A debate among many Catholics has some students and faculty at DePaul University weighing conflicting issues as they try to decide who to vote for in the presidential election.
The central issue is whether so-called life issues like abortion, assisted suicide and stem cell research should carry greater weight when comparing candidates than other issues, like health care or economic policies.
Not everyone thinks so.
While several people on a panel at DePaul earlier this week stressed the significance of life issues as being central in Catholic teachings, some students tended to look at a candidate’s whole record.
Devin Novgorodoff, 25, worked on Illinois U.S. Sen. Barack Obama’s 2004 senate campaign and had no difficulty squaring his faith with the Democrat presidential candidate's political views.
“My political ideology is definitely driven by my faith,” Novgorodoff says. But that doesn’t mean putting abortion above everything else, he says. Economic issues rank high for him.
“Obama’s tax policy, for example, is more in line with the ideals of the common good,” Novgorodoff said.
For many Catholics, reconciling life issues with where candidates stand on other social justice issues like health care and poverty can be a tricky process, experts say. And while the panel at DePaul didn’t pretend to have answers, it did illuminate some of the differences among Catholics.
For example, when it comes to topics like abortion, “the Catholic church will never back down on those issues,” said Bob Gilligan, the executive director of the Illinois Catholic Conference.
But while the church’s position is clear enough, that doesn’t translate into consensus among voters. Overall, Catholics tend to favor U.S. Sen. John McCain, R-Ariz., by a margin of as much as 13 percentage points over Sen. Barack Obama, D-Ill., says Molly Andolina, a DePaul political science professor.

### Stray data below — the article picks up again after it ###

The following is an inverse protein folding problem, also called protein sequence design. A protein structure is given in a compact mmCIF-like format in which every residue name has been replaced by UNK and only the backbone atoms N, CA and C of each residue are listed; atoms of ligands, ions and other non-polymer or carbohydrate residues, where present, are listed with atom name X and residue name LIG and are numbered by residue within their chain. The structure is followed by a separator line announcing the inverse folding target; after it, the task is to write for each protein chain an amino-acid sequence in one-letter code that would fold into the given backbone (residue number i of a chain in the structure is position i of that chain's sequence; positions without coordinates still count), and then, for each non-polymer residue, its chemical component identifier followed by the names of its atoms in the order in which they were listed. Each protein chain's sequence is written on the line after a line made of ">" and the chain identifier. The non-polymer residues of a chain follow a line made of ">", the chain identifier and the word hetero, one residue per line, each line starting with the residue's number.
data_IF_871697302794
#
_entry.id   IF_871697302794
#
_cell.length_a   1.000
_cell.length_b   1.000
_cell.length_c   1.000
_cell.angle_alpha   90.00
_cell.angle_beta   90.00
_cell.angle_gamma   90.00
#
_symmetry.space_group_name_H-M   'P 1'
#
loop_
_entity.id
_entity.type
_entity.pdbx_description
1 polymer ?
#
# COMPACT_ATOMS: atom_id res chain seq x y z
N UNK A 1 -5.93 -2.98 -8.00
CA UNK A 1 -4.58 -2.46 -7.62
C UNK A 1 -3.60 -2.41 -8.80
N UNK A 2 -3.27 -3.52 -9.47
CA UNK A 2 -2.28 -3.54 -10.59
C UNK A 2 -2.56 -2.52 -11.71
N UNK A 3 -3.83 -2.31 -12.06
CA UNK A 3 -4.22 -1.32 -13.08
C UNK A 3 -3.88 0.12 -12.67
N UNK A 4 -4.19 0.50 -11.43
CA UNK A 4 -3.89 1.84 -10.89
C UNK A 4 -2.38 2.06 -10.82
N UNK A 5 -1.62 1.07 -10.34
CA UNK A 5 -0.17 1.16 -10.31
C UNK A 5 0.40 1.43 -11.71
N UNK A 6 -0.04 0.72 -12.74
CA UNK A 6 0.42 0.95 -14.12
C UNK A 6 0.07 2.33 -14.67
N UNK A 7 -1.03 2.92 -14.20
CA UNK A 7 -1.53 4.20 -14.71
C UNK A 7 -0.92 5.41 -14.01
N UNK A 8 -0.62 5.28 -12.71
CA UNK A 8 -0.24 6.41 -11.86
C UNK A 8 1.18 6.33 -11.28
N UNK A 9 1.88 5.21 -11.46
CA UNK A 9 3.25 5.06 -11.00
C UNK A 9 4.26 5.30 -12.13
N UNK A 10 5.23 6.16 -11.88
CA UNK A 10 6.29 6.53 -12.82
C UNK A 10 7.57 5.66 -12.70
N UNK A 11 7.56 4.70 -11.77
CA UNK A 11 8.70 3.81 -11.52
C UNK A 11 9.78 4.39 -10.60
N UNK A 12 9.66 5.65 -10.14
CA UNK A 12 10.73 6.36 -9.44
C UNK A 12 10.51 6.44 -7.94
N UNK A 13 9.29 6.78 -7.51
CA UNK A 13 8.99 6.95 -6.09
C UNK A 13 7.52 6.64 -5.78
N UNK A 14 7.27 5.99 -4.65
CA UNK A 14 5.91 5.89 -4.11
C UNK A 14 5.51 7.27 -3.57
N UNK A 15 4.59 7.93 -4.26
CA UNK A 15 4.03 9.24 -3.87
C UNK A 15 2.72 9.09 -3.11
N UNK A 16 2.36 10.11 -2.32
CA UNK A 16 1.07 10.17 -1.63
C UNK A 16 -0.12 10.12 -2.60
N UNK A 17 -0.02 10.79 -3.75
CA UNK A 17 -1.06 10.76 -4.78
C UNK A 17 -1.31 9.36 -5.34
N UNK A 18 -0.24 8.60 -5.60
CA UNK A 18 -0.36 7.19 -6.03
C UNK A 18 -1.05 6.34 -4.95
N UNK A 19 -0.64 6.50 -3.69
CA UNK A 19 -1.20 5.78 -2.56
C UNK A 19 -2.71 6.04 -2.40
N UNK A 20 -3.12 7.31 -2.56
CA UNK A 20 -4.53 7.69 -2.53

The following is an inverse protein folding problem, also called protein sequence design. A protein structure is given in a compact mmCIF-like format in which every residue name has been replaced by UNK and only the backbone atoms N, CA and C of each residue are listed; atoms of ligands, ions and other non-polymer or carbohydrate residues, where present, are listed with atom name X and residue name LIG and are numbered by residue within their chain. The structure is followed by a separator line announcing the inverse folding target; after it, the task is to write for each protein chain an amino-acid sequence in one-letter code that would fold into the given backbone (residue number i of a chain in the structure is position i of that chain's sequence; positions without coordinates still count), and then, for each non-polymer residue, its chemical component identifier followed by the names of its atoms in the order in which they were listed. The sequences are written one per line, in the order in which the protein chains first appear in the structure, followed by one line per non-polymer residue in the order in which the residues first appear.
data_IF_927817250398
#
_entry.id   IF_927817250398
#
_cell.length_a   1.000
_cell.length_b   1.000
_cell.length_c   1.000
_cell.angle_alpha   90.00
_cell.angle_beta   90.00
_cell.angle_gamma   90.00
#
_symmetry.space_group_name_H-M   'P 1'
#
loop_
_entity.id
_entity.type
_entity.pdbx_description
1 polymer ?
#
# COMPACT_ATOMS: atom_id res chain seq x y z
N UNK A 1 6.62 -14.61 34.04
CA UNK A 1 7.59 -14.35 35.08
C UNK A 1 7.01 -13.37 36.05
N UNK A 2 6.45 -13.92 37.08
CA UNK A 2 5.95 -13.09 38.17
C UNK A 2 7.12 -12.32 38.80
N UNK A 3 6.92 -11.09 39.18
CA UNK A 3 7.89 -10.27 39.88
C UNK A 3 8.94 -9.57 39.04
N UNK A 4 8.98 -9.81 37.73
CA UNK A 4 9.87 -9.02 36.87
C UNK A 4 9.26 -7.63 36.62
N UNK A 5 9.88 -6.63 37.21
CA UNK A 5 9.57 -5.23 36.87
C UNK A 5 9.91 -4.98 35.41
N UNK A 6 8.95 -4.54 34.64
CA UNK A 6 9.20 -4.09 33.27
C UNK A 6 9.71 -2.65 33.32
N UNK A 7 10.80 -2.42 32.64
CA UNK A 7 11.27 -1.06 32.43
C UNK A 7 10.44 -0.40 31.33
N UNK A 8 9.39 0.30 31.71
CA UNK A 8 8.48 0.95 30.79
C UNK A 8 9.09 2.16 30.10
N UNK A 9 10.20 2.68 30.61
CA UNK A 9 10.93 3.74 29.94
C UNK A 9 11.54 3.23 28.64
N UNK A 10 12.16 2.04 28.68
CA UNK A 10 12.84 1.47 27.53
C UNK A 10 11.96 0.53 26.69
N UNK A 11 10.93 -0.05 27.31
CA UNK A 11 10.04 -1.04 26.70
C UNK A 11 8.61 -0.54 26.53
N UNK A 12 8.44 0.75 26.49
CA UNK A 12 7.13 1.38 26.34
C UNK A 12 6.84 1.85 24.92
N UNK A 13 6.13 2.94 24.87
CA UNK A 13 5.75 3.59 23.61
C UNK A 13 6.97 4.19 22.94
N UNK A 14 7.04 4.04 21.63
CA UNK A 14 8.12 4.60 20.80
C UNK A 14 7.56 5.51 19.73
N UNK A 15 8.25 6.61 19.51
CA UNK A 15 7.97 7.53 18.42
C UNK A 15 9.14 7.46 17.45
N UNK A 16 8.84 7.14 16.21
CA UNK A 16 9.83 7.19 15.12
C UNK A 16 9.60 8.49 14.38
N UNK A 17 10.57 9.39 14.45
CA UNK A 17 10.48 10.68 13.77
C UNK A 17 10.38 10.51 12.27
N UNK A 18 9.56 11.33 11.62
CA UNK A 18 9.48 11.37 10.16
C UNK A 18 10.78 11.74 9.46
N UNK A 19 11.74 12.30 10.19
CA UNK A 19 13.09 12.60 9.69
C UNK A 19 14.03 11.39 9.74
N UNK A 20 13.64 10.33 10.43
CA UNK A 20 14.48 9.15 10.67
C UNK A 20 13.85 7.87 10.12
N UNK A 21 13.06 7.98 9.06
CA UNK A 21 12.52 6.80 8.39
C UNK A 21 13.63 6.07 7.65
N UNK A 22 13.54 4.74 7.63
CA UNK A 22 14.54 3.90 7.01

McCain has taken a pro-life stance in this election, but experts say it is difficult to determine exactly why more Catholic voters favor him.
“There’s not a whole lot of evidence that their Catholic identities or their Catholic beliefs...are really driving their electoral choices,” Andolina says.
And Catholics under 30 are much more likely to consider themselves more liberal than older Catholics.
Parts of the panel touched briefly on topics like the war in Iraq and immigration, but the speakers spent the bulk of the two hours on abortion and related issues.
The most important thing for students isn’t necessarily their final decision on how to vote, but the thought process they go through to get there, said Liz Collier, a religious studies professor.
“This is a lifelong process and hopefully the majority of students that were there are probably first-time voters,” Collier said.
Wayne Steger, the chairman of DePaul’s political science department, said for anyone who is undecided, there are two sides to balance when comparing candidates.
“When you look at the full range of issues, do those other types of issues outweigh the right to life?” Steger asked.
Peter Sachs is a Chicago-based journalist. He covers higher education for the Daily News.